Facebook has received a number of recent privacy complaints, with repercussions ranging from increased public scrutiny to monetary fines including a €500,000 ($644,000) fine by the UK’s Information Commissioner’s Office (ICO) in 2018 – the maximum penalty under the UK’s data protection legislation. The fine was levied after the ICO discovered that Facebook failed to keep the personal information of its users secure by allowing third-party developers access to user information without user consent.

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ADA Compliance with Compassion, Part 1: A Series of Articles on Mental Health & Employment

The ADA requires employers to provide reasonable accommodation to qualified individuals with a disability who are employees (or applicants), unless doing so would cause on undue hardship. Sounds simple enough, right? In theory, maybe. In practice, far from it. In fact, over 30% of the charges filed with the EEOC in 2017 involved allegations of disability discrimination. The ADA is a complex piece of legislation and mental health issues are still widely stigmatized and misunderstood. Combined, the conditions are ripe for the perfect storm, and employers must batten down the proverbial compliance hatches in 2019. Over the next month, we’ll be sharing a series of articles with you on mental health and the ADA.

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A Seemingly Simple Issue: The Legal Differences Between Starting a Business Alone or with Partners

Deciding whether to start a business on your own or with partners seems like a basic threshold question. But sometimes what might seem like a simple concept can have major legal implications. For startups and small businesses, a single-owner business is relatively basic to start, but as soon as there are more owners involved, there are instantly more issues that need to be dealt with including what do with your LLC Operating Agreement.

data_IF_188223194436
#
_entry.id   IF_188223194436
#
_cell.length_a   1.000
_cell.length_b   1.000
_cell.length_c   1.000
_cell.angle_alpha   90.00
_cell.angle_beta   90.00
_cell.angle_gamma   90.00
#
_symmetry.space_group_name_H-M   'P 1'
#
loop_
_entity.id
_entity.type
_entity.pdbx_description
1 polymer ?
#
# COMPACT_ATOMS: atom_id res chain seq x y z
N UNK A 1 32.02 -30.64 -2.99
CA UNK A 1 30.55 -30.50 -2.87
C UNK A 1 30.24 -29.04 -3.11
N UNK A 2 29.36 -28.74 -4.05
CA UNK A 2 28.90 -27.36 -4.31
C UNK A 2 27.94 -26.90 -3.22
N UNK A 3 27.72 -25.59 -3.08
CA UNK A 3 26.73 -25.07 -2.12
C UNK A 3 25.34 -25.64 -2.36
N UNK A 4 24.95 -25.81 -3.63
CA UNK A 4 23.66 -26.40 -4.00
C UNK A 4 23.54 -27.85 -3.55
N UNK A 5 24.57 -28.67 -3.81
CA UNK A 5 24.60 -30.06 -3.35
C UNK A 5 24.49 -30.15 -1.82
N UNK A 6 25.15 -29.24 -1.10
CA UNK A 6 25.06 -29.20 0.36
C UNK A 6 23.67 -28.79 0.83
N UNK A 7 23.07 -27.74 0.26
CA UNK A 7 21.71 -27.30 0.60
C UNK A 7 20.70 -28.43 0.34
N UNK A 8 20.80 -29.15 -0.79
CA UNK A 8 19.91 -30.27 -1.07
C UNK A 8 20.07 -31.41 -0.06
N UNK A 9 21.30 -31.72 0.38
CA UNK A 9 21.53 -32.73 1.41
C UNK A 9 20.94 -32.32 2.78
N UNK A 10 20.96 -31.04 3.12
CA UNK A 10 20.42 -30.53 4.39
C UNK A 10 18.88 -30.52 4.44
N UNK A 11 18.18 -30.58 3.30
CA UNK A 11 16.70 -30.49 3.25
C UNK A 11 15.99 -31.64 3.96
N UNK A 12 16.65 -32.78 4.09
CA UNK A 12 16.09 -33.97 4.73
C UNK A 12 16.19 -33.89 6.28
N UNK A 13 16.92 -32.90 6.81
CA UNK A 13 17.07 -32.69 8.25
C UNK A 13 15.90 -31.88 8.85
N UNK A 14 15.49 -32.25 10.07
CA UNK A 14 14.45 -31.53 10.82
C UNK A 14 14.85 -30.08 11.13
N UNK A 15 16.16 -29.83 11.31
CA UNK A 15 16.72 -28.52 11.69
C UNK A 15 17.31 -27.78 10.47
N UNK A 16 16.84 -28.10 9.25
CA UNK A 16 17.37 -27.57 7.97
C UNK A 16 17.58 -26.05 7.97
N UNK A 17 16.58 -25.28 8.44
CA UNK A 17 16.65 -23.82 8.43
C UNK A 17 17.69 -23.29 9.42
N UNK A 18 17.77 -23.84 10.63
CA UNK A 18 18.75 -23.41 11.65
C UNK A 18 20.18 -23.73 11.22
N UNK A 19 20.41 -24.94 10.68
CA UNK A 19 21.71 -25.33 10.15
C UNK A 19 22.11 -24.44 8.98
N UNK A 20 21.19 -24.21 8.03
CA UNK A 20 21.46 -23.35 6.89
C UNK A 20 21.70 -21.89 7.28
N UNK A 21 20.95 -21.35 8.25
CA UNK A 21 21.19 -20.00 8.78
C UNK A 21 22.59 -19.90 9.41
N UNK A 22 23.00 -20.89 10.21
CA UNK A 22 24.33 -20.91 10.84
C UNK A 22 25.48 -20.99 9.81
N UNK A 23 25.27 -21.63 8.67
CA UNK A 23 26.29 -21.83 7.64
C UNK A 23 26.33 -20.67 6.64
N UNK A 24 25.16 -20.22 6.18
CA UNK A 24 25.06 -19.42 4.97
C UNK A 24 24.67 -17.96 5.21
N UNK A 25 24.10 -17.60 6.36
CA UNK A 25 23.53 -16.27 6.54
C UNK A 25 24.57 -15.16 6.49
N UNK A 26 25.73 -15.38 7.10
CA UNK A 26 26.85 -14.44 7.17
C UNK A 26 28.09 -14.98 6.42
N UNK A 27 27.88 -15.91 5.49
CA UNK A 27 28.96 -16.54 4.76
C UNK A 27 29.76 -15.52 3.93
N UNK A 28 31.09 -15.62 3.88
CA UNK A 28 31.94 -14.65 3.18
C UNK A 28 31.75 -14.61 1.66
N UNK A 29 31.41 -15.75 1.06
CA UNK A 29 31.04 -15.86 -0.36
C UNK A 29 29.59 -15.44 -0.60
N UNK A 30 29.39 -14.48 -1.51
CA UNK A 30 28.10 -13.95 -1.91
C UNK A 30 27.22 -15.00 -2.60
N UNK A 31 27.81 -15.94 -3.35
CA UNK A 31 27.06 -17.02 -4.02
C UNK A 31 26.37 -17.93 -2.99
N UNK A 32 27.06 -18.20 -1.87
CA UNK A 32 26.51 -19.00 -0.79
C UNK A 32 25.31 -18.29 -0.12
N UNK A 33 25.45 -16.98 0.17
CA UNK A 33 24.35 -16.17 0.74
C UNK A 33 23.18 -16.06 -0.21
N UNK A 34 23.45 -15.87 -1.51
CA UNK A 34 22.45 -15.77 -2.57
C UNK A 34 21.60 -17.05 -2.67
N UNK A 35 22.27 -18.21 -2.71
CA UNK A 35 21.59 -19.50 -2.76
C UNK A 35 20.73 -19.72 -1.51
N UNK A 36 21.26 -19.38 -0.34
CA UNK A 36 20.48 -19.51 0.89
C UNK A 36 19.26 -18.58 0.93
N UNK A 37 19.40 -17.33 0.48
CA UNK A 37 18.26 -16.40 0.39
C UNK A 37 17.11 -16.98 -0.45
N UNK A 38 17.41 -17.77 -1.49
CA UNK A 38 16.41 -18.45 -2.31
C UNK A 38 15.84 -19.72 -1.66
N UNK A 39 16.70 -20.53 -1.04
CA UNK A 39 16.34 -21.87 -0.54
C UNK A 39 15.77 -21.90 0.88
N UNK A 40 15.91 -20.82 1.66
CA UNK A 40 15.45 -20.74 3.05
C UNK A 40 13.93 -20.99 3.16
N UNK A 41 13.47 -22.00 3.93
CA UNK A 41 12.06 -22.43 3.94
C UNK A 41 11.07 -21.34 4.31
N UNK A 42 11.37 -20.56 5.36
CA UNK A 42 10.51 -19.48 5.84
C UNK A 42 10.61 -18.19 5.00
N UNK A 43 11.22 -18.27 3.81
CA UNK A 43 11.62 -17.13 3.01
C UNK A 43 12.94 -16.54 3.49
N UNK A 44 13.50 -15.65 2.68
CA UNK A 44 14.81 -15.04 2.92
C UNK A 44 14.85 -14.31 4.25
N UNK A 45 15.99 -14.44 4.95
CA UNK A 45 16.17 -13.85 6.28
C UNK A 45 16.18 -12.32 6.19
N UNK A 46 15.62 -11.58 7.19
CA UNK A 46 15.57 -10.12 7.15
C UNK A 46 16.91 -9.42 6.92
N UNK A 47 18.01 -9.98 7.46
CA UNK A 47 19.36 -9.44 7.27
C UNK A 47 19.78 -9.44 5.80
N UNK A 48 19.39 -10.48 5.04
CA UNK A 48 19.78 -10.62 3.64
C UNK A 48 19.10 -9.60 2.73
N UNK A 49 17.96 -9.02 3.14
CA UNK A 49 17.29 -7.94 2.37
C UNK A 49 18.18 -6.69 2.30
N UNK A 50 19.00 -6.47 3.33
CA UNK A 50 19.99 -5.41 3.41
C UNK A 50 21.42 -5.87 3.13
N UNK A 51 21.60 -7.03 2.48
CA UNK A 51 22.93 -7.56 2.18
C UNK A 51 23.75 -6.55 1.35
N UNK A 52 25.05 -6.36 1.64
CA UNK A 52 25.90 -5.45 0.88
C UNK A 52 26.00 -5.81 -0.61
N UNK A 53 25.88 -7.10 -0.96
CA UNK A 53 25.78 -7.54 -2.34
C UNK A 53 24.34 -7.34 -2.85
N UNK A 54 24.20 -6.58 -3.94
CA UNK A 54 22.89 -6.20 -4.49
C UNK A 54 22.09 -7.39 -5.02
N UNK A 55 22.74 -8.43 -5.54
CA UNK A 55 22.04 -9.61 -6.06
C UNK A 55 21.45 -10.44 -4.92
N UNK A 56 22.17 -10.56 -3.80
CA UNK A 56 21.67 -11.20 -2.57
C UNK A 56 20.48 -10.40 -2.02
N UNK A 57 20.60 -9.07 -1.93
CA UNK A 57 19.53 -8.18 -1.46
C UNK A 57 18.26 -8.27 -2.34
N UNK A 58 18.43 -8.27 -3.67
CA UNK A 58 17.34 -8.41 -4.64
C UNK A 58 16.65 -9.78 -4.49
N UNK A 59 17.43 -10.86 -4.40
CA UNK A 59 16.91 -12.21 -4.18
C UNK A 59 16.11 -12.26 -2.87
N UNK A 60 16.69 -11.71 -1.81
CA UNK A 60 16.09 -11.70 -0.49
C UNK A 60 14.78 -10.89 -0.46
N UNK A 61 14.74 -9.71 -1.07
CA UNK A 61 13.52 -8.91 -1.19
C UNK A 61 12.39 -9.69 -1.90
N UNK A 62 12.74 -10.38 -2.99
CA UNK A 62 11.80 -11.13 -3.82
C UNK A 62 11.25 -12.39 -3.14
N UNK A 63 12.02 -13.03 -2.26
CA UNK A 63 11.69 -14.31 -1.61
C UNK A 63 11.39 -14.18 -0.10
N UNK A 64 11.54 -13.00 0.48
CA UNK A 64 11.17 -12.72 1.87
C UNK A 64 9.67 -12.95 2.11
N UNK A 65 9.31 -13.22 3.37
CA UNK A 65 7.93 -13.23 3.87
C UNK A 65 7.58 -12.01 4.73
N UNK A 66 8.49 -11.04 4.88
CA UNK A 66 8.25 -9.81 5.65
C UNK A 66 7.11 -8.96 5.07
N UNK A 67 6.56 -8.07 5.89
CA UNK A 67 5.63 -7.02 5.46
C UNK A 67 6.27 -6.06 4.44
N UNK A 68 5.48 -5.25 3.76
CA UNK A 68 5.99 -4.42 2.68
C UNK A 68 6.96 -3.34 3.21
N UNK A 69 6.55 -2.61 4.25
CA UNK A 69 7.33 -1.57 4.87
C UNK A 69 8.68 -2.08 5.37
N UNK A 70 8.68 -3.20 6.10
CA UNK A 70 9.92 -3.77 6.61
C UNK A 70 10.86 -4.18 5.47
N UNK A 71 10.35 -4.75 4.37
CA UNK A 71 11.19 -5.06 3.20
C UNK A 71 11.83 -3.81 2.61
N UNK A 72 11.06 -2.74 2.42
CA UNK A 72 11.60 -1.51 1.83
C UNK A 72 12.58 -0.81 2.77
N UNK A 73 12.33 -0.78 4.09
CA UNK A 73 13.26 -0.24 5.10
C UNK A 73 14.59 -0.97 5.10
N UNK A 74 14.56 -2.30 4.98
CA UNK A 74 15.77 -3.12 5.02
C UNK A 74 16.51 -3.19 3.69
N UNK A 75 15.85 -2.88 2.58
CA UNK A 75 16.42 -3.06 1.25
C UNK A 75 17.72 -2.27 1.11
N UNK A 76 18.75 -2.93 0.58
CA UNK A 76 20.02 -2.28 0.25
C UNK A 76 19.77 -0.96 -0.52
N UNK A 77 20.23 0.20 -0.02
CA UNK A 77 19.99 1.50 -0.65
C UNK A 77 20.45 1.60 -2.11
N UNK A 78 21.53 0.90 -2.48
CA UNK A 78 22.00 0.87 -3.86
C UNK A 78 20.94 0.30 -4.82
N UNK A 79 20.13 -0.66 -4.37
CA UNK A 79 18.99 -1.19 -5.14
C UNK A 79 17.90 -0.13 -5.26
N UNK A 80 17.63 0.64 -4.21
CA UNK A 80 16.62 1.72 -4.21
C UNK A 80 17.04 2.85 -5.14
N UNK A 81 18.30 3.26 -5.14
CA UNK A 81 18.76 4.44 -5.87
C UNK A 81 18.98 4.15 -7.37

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Mental Health Leave Requests: An Employer’s Legal and Moral Obligation

Like a physical ailment, a person’s mental health can affect their ability to work and sometimes even their ability to be available to work. In certain circumstances employers have a legal obligation under the American’s With Disabilities Act (the ADA) to provide certain accommodations and sometimes even grant leave requests to employees experiencing mental health issues. This article explores the applicable legal and moral obligations that may be brought up by mental health issues under the ADA.

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What Happens to My Business if I Die?

In an LLC, the operating agreement typically dictates what happens to a member’s interests when he or she dies or becomes incapable of serving in their current role. If an operating agreement is silent, state law will govern what happens. In some states, a LLC must dissolve upon the death or resignation of a member. In others, including Ohio, the executor of the deceased member’s estate has the power to determine what happens to the business interests. In order to avoid any unforeseen consequences, it is important to make sure that all potential consequences are considered, and that the member’s intentions are clear.